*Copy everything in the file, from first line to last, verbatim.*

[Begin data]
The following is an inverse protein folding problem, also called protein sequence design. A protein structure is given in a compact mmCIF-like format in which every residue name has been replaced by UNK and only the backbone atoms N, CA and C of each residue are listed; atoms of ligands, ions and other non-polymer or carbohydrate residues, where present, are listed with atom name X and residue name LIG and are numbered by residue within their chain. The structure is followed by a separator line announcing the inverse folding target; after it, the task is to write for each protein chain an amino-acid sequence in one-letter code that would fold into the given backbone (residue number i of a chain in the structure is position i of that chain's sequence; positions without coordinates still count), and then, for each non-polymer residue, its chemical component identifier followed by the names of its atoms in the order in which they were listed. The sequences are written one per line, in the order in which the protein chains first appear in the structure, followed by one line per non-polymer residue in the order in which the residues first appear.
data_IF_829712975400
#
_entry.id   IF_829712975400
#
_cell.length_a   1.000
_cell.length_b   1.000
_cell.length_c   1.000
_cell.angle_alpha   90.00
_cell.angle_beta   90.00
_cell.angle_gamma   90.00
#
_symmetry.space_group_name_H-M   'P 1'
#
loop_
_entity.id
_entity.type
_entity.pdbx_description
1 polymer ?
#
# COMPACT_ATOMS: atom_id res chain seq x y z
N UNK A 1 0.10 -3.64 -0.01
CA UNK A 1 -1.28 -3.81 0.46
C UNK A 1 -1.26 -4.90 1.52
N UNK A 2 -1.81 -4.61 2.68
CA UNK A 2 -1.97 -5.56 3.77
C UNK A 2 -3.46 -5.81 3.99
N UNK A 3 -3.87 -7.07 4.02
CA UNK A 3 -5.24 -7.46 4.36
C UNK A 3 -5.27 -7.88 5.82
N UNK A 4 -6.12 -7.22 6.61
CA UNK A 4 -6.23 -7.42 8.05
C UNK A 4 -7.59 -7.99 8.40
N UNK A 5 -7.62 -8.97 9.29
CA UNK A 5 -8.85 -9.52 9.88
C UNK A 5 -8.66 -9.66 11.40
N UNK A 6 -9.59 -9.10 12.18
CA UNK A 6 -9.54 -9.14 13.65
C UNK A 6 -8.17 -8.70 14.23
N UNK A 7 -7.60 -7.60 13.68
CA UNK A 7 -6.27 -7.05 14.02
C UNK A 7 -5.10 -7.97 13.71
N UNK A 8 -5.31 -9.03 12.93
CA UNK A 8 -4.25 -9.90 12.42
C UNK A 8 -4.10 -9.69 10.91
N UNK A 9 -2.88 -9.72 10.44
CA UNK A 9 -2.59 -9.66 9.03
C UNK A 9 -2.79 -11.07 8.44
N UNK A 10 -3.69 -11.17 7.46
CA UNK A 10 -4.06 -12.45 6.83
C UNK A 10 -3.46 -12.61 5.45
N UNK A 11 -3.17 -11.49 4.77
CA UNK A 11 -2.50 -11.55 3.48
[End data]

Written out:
The following is an inverse protein folding problem, also called protein sequence design. A protein structure is given in a compact mmCIF-like format in which every residue name has been replaced by UNK and only the backbone atoms N, CA and C of each residue are listed; atoms of ligands, ions and other non-polymer or carbohydrate residues, where present, are listed with atom name X and residue name LIG and are numbered by residue within their chain. The structure is followed by a separator line announcing the inverse folding target; after it, the task is to write for each protein chain an amino-acid sequence in one-letter code that would fold into the given backbone (residue number i of a chain in the structure is position i of that chain's sequence; positions without coordinates still count), and then, for each non-polymer residue, its chemical component identifier followed by the names of its atoms in the order in which they were listed. The sequences are written one per line, in the order in which the protein chains first appear in the structure, followed by one line per non-polymer residue in the order in which the residues first appear.
data_IF_829712975400
#
_entry.id   IF_829712975400
#
_cell.length_a   1.000
_cell.length_b   1.000
_cell.length_c   1.000
_cell.angle_alpha   90.00
_cell.angle_beta   90.00
_cell.angle_gamma   90.00
#
_symmetry.space_group_name_H-M   'P 1'
#
loop_
_entity.id
_entity.type
_entity.pdbx_description
1 polymer ?
#
# COMPACT_ATOMS: atom_id res chain seq x y z
N UNK A 1 0.10 -3.64 -0.01
CA UNK A 1 -1.28 -3.81 0.46
C UNK A 1 -1.26 -4.90 1.52
N UNK A 2 -1.81 -4.61 2.68
CA UNK A 2 -1.97 -5.56 3.77
C UNK A 2 -3.46 -5.81 3.99
N UNK A 3 -3.87 -7.07 4.02
CA UNK A 3 -5.24 -7.46 4.36
C UNK A 3 -5.27 -7.88 5.82
N UNK A 4 -6.12 -7.22 6.61
CA UNK A 4 -6.23 -7.42 8.05
C UNK A 4 -7.59 -7.99 8.40
N UNK A 5 -7.62 -8.97 9.29
CA UNK A 5 -8.85 -9.52 9.88
C UNK A 5 -8.66 -9.66 11.40
N UNK A 6 -9.59 -9.10 12.18
CA UNK A 6 -9.54 -9.14 13.65
C UNK A 6 -8.17 -8.70 14.23
N UNK A 7 -7.60 -7.60 13.68
CA UNK A 7 -6.27 -7.05 14.02
C UNK A 7 -5.10 -7.97 13.71
N UNK A 8 -5.31 -9.03 12.93
CA UNK A 8 -4.25 -9.90 12.42
C UNK A 8 -4.10 -9.69 10.91
N UNK A 9 -2.88 -9.72 10.44
CA UNK A 9 -2.59 -9.66 9.03
C UNK A 9 -2.79 -11.07 8.44
N UNK A 10 -3.69 -11.17 7.46
CA UNK A 10 -4.06 -12.45 6.83
C UNK A 10 -3.46 -12.61 5.45
N UNK A 11 -3.17 -11.49 4.77
CA UNK A 11 -2.50 -11.55 3.48